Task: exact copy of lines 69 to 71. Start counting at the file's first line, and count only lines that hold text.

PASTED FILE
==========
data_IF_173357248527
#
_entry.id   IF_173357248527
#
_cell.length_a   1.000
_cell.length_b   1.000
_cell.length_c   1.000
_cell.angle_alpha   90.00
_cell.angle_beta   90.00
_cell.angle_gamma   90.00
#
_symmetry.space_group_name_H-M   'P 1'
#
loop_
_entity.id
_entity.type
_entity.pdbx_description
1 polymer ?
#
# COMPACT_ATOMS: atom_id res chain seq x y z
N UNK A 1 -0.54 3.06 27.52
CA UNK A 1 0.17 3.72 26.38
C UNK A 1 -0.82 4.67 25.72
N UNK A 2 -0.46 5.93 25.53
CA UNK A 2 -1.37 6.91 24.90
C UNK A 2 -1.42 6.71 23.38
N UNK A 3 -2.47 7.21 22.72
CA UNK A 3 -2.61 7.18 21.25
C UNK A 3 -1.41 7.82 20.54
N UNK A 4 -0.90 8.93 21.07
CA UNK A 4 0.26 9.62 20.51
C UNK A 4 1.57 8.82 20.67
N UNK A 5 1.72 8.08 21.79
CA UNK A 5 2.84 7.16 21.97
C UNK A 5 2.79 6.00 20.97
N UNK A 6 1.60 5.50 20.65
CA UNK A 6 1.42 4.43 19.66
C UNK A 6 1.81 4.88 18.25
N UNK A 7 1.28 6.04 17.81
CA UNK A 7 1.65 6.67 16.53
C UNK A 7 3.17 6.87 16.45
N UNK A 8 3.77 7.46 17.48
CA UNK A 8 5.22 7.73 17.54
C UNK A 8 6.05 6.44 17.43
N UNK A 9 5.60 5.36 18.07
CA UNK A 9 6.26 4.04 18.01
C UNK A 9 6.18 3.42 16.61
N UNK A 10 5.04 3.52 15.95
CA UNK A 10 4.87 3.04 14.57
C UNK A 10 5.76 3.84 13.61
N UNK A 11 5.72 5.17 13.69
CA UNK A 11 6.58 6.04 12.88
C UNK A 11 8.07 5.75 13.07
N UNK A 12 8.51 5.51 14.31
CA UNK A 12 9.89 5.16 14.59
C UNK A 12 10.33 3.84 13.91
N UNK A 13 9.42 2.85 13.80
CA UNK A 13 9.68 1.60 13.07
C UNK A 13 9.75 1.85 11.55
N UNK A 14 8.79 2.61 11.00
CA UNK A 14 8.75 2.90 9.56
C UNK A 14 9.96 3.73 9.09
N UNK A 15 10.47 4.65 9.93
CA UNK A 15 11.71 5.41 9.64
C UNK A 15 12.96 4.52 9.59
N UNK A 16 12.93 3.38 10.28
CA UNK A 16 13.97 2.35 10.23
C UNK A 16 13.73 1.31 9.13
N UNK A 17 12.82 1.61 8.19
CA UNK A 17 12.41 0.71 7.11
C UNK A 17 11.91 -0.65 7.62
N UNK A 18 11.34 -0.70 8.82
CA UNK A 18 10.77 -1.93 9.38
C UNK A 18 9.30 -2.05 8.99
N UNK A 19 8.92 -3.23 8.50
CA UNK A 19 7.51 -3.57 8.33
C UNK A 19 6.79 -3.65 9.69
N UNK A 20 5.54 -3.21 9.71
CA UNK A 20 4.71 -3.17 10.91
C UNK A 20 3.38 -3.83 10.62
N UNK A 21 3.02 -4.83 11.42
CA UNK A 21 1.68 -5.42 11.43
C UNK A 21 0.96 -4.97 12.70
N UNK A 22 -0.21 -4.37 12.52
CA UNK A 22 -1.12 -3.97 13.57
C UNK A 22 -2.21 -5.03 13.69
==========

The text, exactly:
N UNK A 17 12.82 1.61 8.19
CA UNK A 17 12.41 0.71 7.11
C UNK A 17 11.91 -0.65 7.62